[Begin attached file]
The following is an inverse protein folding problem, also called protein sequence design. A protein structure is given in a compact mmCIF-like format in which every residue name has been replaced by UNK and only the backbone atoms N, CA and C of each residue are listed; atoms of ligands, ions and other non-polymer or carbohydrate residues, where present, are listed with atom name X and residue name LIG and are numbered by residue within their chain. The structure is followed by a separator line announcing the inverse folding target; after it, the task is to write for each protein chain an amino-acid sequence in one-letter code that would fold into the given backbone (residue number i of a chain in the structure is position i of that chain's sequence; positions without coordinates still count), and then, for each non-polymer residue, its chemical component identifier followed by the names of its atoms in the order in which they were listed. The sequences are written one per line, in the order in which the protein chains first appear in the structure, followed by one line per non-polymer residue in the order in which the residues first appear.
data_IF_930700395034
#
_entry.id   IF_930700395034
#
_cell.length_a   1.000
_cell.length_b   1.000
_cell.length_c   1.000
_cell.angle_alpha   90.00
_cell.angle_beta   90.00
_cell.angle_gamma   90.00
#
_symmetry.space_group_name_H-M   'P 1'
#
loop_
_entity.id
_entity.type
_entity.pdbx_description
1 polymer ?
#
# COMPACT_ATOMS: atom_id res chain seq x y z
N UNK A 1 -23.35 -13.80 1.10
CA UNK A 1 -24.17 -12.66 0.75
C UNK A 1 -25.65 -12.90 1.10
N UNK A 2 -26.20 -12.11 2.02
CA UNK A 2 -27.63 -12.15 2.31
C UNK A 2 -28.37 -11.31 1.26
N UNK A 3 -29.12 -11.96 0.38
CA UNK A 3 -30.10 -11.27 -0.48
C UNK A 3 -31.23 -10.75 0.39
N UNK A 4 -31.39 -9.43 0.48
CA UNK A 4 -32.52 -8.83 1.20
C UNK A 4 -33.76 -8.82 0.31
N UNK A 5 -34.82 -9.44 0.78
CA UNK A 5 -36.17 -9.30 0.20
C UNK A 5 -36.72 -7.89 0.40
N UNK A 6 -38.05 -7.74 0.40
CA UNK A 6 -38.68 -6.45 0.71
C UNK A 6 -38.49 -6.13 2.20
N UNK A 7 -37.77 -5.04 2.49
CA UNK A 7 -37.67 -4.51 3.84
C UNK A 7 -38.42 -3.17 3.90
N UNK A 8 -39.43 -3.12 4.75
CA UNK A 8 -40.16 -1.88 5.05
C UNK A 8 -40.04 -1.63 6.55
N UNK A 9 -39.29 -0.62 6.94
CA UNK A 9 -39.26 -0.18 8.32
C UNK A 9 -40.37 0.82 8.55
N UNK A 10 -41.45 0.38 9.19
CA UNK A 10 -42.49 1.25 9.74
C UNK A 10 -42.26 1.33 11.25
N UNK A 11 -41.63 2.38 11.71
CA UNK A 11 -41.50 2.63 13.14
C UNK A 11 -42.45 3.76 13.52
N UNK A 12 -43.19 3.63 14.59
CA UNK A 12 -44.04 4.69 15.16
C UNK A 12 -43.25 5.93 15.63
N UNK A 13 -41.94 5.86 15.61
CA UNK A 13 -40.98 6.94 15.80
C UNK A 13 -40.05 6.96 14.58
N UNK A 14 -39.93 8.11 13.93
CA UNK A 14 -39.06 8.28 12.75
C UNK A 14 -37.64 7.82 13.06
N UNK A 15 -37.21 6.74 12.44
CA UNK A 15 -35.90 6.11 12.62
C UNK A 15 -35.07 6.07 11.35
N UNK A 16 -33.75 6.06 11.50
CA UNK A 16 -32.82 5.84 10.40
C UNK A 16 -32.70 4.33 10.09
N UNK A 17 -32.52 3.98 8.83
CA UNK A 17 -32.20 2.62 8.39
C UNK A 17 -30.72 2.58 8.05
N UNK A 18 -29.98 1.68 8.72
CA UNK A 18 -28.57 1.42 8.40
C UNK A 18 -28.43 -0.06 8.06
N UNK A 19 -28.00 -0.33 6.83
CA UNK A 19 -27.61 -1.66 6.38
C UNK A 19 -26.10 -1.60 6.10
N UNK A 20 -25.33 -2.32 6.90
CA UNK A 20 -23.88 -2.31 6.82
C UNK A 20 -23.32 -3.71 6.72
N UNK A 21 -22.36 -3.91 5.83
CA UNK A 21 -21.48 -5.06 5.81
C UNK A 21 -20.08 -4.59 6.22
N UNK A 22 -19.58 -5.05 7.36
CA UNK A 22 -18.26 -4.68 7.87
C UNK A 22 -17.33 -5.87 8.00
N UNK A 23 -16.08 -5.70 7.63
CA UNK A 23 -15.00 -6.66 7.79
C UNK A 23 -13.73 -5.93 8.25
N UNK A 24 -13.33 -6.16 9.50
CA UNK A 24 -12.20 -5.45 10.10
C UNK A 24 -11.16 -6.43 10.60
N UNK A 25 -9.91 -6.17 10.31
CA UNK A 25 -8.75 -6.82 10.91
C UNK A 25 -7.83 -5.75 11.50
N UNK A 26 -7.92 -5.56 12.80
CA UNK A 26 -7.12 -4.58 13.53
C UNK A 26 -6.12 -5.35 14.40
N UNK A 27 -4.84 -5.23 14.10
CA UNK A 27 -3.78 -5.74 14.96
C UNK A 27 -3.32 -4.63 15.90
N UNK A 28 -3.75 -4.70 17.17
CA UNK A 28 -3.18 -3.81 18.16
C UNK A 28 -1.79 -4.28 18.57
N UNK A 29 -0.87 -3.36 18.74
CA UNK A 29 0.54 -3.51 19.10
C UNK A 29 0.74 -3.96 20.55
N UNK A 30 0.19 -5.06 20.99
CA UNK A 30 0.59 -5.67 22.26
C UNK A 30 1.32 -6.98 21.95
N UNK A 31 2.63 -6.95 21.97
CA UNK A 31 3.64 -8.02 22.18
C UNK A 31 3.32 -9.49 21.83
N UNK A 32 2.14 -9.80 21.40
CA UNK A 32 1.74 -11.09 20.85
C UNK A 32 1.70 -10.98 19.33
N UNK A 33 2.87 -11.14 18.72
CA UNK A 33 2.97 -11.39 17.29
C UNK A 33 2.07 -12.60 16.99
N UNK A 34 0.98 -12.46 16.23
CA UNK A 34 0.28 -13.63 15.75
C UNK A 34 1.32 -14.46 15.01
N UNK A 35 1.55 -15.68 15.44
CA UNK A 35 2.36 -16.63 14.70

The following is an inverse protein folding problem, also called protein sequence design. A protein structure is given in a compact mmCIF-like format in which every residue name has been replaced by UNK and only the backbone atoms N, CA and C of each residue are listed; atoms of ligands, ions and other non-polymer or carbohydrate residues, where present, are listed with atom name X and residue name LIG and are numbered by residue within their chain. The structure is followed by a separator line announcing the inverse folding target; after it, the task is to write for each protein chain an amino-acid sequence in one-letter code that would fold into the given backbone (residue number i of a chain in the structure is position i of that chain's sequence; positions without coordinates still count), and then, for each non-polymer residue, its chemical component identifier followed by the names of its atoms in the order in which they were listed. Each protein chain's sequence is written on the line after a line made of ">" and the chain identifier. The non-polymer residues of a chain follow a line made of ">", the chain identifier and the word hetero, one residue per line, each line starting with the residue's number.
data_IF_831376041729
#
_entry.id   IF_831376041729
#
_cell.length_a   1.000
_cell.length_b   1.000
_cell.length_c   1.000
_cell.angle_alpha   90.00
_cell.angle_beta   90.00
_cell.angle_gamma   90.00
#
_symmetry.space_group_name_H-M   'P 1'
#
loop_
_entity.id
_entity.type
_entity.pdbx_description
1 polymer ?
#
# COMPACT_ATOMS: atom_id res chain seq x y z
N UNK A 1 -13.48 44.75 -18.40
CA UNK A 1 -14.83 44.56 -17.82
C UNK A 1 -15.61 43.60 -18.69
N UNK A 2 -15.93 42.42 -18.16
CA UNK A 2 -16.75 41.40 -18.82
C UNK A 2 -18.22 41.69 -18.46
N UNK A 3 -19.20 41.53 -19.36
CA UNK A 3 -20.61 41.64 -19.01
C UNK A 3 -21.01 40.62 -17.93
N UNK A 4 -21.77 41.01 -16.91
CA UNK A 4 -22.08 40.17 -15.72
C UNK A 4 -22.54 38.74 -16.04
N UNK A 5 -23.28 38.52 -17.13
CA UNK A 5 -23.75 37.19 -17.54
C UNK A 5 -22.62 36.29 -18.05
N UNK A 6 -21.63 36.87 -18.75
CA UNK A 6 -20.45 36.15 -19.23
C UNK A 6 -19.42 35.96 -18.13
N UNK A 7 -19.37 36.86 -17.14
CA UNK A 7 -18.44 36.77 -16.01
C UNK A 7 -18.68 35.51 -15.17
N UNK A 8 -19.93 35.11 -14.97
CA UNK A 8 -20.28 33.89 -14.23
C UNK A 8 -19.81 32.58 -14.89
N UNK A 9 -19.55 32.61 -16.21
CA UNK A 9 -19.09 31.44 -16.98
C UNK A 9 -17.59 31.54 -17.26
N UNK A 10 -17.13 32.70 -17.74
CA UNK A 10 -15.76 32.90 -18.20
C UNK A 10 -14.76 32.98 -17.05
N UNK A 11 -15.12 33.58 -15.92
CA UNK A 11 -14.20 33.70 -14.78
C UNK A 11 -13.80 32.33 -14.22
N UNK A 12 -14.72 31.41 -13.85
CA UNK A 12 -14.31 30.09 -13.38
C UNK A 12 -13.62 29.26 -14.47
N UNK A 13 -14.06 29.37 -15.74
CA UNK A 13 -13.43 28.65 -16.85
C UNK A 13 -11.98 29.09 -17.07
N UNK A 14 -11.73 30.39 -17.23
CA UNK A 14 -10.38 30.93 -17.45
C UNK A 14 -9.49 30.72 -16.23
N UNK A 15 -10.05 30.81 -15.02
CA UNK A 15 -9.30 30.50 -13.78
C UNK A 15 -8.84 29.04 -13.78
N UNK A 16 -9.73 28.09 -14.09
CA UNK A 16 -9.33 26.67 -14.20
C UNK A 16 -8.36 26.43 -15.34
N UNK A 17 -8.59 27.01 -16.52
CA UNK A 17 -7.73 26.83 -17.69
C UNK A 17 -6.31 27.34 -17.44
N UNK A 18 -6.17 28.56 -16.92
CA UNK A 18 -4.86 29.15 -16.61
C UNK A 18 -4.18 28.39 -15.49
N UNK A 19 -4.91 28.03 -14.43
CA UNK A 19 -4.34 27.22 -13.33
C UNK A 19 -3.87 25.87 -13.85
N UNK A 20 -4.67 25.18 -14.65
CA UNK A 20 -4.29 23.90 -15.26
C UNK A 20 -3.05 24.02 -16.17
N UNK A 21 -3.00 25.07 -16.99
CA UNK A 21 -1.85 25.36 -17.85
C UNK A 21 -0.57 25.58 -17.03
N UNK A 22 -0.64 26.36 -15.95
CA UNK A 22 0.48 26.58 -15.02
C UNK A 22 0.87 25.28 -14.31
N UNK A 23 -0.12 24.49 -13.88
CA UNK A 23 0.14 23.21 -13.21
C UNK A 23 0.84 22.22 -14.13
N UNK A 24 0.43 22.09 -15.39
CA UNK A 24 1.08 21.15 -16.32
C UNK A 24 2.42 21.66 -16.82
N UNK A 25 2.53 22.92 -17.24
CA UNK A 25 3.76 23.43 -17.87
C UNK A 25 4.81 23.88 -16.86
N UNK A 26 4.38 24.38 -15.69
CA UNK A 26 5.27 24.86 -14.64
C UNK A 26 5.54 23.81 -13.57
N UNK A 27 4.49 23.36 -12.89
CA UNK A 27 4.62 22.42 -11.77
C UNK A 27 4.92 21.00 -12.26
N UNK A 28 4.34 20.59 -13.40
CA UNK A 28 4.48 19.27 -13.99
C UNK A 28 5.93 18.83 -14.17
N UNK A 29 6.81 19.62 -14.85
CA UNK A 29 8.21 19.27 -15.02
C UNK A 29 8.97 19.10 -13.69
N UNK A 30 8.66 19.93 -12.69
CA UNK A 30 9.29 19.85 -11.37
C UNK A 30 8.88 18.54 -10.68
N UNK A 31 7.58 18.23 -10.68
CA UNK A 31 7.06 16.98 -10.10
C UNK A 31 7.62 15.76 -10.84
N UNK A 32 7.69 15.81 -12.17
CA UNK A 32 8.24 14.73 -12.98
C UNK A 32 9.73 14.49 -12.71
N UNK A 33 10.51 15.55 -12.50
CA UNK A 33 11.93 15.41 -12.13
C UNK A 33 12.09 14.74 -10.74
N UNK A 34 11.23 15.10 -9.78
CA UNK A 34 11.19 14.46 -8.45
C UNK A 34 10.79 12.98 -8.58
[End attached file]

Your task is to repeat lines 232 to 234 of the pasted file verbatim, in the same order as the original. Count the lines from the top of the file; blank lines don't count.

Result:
CA UNK A 29 8.21 19.27 -15.02
C UNK A 29 8.97 19.10 -13.69
N UNK A 30 8.66 19.93 -12.69